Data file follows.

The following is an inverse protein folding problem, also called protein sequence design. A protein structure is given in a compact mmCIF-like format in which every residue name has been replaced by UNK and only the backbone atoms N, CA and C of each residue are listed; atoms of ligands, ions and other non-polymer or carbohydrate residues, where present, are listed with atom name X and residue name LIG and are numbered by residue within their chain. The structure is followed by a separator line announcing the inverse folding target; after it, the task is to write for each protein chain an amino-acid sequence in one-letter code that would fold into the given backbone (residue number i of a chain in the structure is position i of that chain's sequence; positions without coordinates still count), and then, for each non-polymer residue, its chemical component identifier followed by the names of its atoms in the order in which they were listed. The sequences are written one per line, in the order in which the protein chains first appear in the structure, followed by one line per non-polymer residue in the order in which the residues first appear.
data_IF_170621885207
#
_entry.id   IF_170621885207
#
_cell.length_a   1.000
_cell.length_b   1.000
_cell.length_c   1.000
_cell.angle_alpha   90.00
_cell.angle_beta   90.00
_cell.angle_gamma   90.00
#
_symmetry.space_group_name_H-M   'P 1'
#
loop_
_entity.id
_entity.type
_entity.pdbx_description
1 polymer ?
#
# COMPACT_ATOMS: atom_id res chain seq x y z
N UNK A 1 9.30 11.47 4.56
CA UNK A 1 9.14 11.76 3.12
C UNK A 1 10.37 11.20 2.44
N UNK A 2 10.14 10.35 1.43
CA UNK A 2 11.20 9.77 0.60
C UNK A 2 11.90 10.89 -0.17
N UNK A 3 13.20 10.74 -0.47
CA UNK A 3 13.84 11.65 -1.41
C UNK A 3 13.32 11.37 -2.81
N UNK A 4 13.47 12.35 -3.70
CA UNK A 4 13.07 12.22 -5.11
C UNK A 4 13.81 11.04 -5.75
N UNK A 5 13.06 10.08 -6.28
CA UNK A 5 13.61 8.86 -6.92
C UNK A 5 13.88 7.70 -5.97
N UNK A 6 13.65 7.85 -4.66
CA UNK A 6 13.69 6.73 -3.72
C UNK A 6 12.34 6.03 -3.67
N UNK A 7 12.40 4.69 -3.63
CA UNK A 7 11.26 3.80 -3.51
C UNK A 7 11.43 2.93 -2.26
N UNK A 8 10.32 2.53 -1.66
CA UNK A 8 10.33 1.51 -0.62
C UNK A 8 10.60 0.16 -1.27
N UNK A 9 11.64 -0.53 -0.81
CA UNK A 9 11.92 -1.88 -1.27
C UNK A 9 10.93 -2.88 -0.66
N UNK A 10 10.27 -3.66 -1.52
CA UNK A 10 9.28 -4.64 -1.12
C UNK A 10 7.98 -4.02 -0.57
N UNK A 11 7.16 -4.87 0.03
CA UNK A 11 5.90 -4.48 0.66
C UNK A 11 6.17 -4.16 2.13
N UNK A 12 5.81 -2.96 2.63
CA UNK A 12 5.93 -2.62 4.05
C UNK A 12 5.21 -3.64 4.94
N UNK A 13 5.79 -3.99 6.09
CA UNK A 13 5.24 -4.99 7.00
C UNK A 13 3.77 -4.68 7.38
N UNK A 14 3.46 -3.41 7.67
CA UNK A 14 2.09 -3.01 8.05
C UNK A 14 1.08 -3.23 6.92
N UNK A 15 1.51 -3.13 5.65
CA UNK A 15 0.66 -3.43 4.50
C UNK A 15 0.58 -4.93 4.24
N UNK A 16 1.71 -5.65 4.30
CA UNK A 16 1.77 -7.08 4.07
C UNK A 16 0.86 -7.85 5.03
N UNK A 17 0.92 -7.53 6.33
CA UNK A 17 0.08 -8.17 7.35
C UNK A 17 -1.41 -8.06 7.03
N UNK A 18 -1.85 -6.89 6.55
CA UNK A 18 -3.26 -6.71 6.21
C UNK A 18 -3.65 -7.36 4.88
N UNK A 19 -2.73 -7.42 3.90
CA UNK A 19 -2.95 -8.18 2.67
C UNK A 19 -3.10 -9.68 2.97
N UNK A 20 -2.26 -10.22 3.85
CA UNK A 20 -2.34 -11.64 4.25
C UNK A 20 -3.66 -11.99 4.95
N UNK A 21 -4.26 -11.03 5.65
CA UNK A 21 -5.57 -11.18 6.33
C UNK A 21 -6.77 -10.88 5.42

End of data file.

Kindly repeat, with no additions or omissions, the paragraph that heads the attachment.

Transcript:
The following is an inverse protein folding problem, also called protein sequence design. A protein structure is given in a compact mmCIF-like format in which every residue name has been replaced by UNK and only the backbone atoms N, CA and C of each residue are listed; atoms of ligands, ions and other non-polymer or carbohydrate residues, where present, are listed with atom name X and residue name LIG and are numbered by residue within their chain. The structure is followed by a separator line announcing the inverse folding target; after it, the task is to write for each protein chain an amino-acid sequence in one-letter code that would fold into the given backbone (residue number i of a chain in the structure is position i of that chain's sequence; positions without coordinates still count), and then, for each non-polymer residue, its chemical component identifier followed by the names of its atoms in the order in which they were listed. The sequences are written one per line, in the order in which the protein chains first appear in the structure, followed by one line per non-polymer residue in the order in which the residues first appear.